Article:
LANCASTER, Pa. --- A meeting Friday morning aimed to bring a dark issue into the light.
A room filled with members of law enforcement agencies, school counselors, social workers and people from the general public came to learn more about the scope of human trafficking.
The morning was spearheaded by Assistant U.S. Attorney Michelle Morgan of the Eastern District of Pennsylvania.
Among the number of topics covered included misconceptions about the crime, how it can be spotted and who is affected and controlling the issue.
“Everyone has this notion in their mind when they think of human trafficking of an international victim being held in captivity and human trafficking is actually happening all around us," said Morgan.
Morgan said the average age of someone entering a human trafficking situation is between 14- and 15-years old.
She said it can be happening in any common place, including hotels and truck stops.
Calling human trafficking an "epidemic," she said she believes parents need to supervise and engage with their children about the subject, particularly when it comes to internet access.
“People are being lured by traffickers who pose as would-be boyfriends so when an older guy comes along and suddenly shows an interest in a ninth grader, parents need to be asking questions," said Morgan.
Sarah Fritz, community outreach coordinator with the Lancaster County District Attorney's Office, said one common misconception they face is a 'this can't happen here' mentality.
According to the Lancaster County District Attorney's Office, they're even faced with "hotspots," including the Route 30 corridor along Lincoln Highway East.
“Once people start having that realization, they can become part of the solution, being informed, and providing information to law enforcement," said Fritz.
The Lancaster County District Attorney has dealt with approximately five to ten sex trafficking cases since the creation of the statute in Pennsylvania in 2014.
Most recently, a New Jersey man was sentenced to up to 36 years in prison for a human trafficking ring he ran in Lancaster.
Brett Hambright with the Lancaster County District Attorney's Office said they are working on the creation of a county task force involving human trafficking to "give some municipal department investigators countywide jurisdiction, as many of these investigations cross municipal lines."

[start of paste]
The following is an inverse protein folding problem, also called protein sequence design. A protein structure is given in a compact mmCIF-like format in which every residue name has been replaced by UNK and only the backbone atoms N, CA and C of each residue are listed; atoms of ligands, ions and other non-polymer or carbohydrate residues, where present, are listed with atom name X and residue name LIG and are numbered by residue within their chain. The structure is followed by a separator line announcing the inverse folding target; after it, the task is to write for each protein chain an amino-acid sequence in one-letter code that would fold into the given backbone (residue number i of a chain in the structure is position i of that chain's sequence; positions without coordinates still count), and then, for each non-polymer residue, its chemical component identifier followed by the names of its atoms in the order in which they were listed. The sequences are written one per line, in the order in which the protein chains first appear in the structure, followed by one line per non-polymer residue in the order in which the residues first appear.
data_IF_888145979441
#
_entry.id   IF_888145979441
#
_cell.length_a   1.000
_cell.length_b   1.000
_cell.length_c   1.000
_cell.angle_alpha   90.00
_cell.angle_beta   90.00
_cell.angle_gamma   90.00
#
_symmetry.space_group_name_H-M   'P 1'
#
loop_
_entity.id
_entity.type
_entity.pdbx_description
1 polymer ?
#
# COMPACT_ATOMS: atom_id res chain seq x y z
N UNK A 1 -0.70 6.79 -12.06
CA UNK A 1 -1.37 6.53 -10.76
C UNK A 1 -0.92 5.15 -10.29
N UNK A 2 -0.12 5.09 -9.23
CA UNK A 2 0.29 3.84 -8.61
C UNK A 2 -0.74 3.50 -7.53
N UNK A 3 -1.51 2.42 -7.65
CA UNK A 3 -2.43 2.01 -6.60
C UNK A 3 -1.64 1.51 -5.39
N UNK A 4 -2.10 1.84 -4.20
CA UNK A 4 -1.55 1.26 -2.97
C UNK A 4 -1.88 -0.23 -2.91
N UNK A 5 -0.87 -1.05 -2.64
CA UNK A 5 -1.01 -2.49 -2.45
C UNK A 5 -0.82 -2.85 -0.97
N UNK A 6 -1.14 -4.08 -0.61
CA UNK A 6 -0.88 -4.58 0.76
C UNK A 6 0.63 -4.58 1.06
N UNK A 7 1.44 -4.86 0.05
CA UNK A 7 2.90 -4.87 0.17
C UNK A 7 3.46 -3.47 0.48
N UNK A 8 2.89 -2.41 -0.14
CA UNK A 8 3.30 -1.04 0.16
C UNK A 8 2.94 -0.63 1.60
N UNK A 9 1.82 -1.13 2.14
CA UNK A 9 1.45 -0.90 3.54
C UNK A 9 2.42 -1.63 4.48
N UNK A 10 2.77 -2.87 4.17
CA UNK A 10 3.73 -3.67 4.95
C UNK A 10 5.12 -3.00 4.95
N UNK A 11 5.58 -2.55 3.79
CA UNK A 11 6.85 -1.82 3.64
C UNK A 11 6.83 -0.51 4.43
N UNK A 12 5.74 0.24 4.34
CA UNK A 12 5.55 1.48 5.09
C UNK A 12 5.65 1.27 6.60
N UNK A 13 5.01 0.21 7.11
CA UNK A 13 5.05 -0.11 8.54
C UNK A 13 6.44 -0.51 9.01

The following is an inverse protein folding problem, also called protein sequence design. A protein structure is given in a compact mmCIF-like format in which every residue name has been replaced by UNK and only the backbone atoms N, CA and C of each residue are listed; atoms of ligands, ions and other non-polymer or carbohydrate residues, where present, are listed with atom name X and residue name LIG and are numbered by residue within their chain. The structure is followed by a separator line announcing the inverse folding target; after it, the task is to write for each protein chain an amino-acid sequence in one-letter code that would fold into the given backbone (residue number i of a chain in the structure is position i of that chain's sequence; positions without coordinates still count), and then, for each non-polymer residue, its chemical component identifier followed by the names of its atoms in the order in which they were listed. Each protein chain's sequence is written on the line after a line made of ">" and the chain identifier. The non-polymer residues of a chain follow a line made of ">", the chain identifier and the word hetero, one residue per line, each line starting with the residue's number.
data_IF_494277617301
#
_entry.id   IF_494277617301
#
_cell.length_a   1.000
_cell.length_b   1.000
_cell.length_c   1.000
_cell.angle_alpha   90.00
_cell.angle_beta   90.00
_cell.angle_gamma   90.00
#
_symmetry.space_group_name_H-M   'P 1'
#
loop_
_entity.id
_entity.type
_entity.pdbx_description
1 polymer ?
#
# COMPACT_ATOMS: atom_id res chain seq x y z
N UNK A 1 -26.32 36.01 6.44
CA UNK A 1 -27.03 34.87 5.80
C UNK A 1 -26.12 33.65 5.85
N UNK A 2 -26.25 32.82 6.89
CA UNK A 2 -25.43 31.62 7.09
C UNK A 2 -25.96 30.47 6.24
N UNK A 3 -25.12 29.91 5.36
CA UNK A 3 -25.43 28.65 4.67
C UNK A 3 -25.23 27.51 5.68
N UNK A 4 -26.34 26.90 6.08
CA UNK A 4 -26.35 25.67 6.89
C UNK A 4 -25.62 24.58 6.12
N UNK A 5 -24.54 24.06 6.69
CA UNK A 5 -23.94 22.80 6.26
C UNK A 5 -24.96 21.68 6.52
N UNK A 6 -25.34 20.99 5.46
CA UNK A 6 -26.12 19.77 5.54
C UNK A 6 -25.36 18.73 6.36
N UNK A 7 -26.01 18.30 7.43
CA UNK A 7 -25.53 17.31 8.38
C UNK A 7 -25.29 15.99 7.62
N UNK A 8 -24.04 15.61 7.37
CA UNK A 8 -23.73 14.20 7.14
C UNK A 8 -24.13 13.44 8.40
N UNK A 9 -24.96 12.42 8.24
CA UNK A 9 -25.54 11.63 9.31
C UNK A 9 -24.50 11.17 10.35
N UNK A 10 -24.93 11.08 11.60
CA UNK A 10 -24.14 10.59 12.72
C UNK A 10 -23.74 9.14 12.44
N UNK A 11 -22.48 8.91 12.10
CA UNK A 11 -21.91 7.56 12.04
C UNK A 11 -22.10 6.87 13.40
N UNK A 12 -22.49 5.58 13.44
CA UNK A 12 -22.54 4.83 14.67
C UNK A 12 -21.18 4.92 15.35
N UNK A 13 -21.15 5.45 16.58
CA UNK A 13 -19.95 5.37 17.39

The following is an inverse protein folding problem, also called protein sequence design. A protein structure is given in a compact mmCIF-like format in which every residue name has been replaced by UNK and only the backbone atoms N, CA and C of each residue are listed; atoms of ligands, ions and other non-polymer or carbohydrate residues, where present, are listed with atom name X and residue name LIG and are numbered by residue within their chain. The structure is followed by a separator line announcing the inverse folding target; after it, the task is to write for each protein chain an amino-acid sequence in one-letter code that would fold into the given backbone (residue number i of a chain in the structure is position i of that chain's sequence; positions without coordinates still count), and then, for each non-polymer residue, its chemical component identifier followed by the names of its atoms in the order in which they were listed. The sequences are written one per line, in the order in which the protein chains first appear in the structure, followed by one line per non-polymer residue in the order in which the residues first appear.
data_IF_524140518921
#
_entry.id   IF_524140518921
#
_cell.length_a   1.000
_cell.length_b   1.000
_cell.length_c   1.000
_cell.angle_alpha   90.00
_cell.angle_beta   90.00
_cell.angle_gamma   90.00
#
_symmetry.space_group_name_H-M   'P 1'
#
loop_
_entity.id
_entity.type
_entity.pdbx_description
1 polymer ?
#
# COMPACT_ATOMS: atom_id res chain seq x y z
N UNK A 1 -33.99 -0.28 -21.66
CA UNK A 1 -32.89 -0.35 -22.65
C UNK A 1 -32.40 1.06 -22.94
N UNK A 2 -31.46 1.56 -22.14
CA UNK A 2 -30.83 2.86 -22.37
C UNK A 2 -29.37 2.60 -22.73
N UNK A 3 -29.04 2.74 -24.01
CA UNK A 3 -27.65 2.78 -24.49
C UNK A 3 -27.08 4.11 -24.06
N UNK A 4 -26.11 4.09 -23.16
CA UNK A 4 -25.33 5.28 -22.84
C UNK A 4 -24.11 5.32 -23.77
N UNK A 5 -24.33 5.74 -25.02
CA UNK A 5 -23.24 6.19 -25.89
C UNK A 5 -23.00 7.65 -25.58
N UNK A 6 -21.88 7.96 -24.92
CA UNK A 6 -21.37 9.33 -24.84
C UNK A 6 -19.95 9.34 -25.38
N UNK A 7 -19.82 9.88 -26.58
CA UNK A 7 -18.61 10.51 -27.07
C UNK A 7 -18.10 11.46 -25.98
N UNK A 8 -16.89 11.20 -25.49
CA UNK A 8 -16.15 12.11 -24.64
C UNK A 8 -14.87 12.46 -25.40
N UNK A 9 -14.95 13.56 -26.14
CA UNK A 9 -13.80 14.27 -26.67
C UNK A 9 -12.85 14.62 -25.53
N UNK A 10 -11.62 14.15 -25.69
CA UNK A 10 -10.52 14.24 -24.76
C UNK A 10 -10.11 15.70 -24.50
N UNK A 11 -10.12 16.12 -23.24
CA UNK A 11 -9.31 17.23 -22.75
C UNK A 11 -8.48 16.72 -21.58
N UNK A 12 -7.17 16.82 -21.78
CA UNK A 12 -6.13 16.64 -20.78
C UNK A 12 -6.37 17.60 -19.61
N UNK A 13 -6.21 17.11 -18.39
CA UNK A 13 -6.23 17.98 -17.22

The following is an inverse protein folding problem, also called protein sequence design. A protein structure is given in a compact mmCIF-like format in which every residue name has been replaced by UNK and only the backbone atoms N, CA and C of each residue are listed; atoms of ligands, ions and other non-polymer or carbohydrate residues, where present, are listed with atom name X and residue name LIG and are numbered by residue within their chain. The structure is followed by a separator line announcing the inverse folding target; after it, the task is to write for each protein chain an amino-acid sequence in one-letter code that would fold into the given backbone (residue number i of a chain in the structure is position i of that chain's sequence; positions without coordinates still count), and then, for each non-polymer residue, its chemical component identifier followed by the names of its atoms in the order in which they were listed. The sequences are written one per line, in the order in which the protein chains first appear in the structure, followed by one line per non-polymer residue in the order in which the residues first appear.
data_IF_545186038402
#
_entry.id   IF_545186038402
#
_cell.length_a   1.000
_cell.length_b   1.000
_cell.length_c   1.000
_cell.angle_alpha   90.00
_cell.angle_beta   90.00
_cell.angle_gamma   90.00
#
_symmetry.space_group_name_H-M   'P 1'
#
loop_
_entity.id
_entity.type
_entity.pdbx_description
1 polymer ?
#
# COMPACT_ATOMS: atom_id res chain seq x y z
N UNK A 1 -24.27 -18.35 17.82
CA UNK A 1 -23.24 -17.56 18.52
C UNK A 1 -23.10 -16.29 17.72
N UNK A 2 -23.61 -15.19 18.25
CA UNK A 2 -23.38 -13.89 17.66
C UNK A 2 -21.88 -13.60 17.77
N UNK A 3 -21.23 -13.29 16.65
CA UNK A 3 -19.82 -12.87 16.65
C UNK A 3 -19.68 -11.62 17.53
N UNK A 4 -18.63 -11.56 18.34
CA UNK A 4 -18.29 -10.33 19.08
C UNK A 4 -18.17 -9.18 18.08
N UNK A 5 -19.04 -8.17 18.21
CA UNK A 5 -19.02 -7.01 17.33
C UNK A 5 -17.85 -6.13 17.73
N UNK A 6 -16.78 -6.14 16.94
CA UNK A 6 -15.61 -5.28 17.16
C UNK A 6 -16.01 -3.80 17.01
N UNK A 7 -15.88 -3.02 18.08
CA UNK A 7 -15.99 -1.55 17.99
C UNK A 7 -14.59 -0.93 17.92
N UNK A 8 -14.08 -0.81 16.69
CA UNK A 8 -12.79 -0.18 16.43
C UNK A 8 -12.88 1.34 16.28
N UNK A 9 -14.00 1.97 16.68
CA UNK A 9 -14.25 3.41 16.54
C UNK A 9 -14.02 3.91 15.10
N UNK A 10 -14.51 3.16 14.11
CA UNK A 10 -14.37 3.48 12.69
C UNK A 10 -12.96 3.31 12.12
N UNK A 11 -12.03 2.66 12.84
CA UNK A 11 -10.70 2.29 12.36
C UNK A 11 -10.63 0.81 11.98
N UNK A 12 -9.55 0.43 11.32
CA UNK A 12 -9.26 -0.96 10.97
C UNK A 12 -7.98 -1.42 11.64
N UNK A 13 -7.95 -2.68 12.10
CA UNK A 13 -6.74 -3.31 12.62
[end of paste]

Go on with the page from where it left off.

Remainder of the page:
He also said they're working on a grant to create a protocol to specifically support victims of trafficking.
"A particularly difficult aspect of these investigations is keeping contact with the victims throughout the court process. For the victims not from this area, as many are not, or even this country, the process is foreign and can be somewhat intimidating. We do all we can now to accommodate, but an even stronger support system would be extremely beneficial in maintaining these prosecutions throughout the process," said Hambright in an email.
'She's Somebody's Daughter' is a non-profit organization that serves as a resource for women who have been sexually exploited in central PA.
Tanya Pearell, director of development, said just getting parents and school officials to talk about sex trafficking can go a long way.
“It makes the biggest difference in bringing…probably not an end but at least a lot less to this. It exposes it, which is one of the first step," said Pearell.
Morgan said changes have been made to Pennsylvania law to address the issue as of December 2018.
For example, Pennsylvania can no longer prosecute minors for prostitution in a move designed to prevent punishing victims of trafficking.
Also, there are increased penalties for people paying for sex in an effort to deter people from the market.
Previously, penalties amounted to citations.
Now, they can range on a misdemeanor to a felony scale.
The National Human Trafficking Hotline is 1-888-373-7888.
Morgan recommended the Polaris Project as a resource to educate people on human trafficking.
She also recommended Girls Educational and Mentoring Services, or GEMS, as a resource for more information.